Saturday 14 October 2023

Kilsyth. Kirkintilloch and Croy Hill. Auchinstarry Quarry.

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As a change from west coast hills Alan and I decided to head east this time. Kilsyth to be precise, where Auchinstarry Quarry resides.( See photo above) This brought back loads of memories for me as it was a favourite day trip rock climbing venue. Not as midge infested as Craigmore, ( a small crag to the north of Glasgow), very scenic, and with dozens of  good routes up the cliffs here at all grades. Being higher it can also feel more exposed with a mountain scale to some of the climbs.

Red Lead 27 metres at Very Severe VS and White Slab 27 metres at Hard Severe HS, (both seen above on the blank looking wall directly above right side of left hand bench) were club favourites along with Walk on the Wild Side HVS. Not only was it a scenic and fairly adventurous place to climb with a scramble down the cliff to reach the 20 to 30 metre high climbs ( 60 to 100 feet high) then a shoreline traverse above deep water... it was also a place where you could occasionally look down and see 2 to 3 foot long pike gliding beneath your climbing shoes when balanced on a thin ledge halfway up the routes. Unique in that respect.


This black smooth slab looks like Walk on the Wild Side HVS although its 25 to 30 years since I last climbed here. A different person entirely to the sad old duffer gazing thoughtfully at it just now. Out of curiosity I looked at the current online UK guide and many of the routes are still the same grade, some have gone but new ones have appeared to take their place from Diff to E6.   HVS/E1 was my upper limit here though.

See link below with climbing photo gallery and grade list.



Our purpose this time though was just to park here and walk up the nearby Croy Hill. I do not remember this replica wooden fort for children to play on when we used to climb here. A more modern addition, though a good one.



From the car park, seen here with the promontory cliffs, and Auchinstarry canal basin you can either walk along the north bank of the Forth and Clyde Canal or take a path through woods on the edge of Kilsyth to reach the same bridge near Shawend.

Auchinstarry canal basin/ marina and the wooded slopes of Croy Hill. This is one path, along the canal.


A view of the other path from Croy hill which follows a minor road, seen here at the first white houses, to cross the same canal bridge. From the bridge various paths lead up through woods onto Croy Hill. The eastern end of the Campsie Fells seen above the town of Kilsyth here. See above.


 Horses below part of Croy Hill. Even though it's pleasantly wooded good views along this long ridge-line and several grassy meadows make it an enjoyable and effortless ascent.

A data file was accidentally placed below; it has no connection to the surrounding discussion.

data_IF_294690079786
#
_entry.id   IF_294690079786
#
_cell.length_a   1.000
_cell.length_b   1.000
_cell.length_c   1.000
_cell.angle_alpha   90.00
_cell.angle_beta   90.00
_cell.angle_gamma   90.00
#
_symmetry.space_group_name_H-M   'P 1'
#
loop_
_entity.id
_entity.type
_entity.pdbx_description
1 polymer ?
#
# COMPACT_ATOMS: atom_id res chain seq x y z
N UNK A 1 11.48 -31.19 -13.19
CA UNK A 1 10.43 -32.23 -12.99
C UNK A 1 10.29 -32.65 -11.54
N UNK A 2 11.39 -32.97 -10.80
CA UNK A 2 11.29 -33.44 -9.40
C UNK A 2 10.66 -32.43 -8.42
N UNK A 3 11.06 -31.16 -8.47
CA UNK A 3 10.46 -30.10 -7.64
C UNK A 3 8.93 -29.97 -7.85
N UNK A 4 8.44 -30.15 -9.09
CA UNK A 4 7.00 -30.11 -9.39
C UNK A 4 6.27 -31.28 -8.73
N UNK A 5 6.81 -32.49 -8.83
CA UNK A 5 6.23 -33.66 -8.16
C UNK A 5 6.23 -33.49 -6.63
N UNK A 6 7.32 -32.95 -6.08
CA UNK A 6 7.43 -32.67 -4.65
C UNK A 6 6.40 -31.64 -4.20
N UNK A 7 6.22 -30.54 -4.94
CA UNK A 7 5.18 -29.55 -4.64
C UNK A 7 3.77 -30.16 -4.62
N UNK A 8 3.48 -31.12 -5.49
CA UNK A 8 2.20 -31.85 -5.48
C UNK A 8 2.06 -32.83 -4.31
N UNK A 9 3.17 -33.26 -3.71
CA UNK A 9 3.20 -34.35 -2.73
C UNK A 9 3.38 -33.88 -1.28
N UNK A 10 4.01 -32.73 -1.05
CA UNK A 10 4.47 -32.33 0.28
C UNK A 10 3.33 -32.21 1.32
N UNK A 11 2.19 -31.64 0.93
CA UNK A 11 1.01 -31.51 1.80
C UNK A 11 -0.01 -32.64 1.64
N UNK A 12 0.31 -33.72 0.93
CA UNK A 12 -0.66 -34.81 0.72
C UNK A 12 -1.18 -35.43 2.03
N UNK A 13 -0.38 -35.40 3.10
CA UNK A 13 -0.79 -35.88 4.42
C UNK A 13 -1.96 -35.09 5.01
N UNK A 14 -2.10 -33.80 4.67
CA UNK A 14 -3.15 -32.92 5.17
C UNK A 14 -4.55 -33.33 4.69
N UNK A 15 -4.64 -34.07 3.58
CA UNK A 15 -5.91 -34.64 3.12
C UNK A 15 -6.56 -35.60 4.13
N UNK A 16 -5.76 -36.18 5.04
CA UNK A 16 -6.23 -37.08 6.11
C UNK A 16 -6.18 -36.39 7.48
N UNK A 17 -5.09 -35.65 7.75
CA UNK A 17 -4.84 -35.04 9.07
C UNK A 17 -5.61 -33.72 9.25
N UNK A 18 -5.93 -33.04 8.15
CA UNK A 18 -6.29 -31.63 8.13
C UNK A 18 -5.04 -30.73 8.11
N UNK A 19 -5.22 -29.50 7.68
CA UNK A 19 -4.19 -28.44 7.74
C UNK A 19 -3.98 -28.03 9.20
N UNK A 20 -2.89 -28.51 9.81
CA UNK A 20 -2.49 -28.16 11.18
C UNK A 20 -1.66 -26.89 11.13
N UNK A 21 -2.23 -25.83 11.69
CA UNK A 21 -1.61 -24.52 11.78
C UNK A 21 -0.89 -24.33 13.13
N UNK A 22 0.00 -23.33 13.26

The minor road with the Campsie Fells behind.


This sculpture was not here either. Most English folk, unless they have a good interest in history, only think of Hadrian's Wall stretching across North Britain from sea to sea but the lesser known Antonine Wall, running across Central Belt Scotland did the same job for a single generation until it was abandoned. The furthest flung northern frontier of the Roman Army. An extra ditch, turf and wooden barrier and fort network against the constantly raiding barbarian tribes to the north. The history of both walls re-imaged for Game of Thrones and various films like King Arthur (2004 Clive Owen) and The Eagle. (2011) Unlike the well preserved Hadrian's Wall, built of stone blocks, the ditch and turf layout of the Antonine Wall has vanished in many places altogether but on the nearby Bar Hill and in Falkirk's Callendar Park you can still see evidence of its existence. This head is at the east side of Croy Hill.

 Croy Hill and Bar Hill. Pleasantly wooded rolling countryside. The long distance John Muir Way, 210km 130 miles 10 to 12 day hike runs through here from Dunbar to Helensburgh, across Central Belt Scotland from coast to coast. Having done most of it on day outings decades ago before it even existed as a long distance route I would recommend it. Beautiful scenery throughout. Either in one go or on day trips. No high mountains to climb here but plenty of scenic interest and local history.


The descent off Croy Hill. Typical Central Belt scenery on the John Muir Way.


We also had great views over Kilsyth, the full Auchinstarry range of climbing cliffs laid bare and the canal boat basin.